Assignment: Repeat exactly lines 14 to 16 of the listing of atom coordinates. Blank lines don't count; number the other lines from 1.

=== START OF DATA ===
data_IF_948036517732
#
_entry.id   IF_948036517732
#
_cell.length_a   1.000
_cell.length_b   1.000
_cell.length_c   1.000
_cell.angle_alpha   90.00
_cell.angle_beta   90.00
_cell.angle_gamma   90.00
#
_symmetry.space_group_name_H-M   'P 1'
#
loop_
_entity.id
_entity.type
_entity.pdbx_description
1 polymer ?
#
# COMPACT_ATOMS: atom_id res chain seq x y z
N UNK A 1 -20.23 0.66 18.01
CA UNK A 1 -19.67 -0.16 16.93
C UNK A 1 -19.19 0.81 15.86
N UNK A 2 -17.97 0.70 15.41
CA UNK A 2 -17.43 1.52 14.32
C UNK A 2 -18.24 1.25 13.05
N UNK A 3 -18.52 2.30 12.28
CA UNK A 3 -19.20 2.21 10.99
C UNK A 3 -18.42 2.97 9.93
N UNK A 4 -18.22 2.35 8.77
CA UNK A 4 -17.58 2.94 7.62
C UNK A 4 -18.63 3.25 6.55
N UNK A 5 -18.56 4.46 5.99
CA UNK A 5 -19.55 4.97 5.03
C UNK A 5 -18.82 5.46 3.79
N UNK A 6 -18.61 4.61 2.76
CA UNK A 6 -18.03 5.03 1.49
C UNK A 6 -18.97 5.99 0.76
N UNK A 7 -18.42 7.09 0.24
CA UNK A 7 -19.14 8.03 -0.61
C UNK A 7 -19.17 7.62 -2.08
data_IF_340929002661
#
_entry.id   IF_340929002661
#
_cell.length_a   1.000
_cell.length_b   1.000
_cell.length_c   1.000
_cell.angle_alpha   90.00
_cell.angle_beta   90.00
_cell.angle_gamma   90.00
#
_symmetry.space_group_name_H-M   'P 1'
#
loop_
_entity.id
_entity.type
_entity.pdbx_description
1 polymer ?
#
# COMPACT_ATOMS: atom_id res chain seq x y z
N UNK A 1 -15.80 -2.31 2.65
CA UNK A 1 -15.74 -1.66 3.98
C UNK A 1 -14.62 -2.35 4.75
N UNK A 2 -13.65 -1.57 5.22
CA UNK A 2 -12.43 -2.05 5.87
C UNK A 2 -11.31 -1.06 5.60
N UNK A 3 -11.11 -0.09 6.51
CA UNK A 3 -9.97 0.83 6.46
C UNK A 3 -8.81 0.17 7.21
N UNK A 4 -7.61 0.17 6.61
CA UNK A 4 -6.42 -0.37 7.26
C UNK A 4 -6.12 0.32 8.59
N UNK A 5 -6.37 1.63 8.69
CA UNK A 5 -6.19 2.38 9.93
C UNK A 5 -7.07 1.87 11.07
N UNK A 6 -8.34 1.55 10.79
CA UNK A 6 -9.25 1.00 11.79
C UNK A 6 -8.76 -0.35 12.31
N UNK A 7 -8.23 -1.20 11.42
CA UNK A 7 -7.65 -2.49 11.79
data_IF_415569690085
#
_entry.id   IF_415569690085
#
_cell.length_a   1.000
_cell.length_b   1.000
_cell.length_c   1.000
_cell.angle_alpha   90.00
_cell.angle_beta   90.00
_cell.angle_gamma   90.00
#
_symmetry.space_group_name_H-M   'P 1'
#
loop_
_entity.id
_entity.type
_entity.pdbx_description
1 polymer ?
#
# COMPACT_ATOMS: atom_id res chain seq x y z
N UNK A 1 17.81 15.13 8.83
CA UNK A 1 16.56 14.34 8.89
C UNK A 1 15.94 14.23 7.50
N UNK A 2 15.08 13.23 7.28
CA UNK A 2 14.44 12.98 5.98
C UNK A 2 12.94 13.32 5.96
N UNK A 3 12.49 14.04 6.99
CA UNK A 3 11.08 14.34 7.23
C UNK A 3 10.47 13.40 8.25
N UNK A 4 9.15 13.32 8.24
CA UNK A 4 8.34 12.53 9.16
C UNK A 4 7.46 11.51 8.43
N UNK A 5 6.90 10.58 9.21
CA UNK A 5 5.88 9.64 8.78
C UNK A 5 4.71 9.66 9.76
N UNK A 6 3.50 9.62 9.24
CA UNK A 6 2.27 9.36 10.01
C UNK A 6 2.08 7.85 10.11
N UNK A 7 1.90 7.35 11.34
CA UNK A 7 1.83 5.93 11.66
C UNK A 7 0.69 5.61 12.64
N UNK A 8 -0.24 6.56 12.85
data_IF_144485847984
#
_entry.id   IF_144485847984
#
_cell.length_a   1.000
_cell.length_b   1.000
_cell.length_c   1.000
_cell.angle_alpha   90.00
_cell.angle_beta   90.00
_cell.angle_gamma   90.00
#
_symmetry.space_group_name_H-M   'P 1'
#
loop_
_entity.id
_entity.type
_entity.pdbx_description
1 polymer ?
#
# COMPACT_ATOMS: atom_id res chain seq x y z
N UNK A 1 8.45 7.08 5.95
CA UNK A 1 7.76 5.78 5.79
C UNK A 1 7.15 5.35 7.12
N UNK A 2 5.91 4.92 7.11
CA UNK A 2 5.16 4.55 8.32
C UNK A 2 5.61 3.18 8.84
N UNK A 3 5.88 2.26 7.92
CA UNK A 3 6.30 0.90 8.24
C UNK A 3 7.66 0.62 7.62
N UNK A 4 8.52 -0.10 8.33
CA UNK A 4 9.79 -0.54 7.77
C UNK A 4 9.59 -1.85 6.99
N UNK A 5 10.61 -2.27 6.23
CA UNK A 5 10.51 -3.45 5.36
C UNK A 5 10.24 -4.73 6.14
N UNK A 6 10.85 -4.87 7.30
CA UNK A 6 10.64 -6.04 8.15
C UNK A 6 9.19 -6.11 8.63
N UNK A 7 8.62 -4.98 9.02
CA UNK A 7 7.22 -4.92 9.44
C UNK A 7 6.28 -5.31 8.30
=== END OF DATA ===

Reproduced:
loop_
_entity.id
_entity.type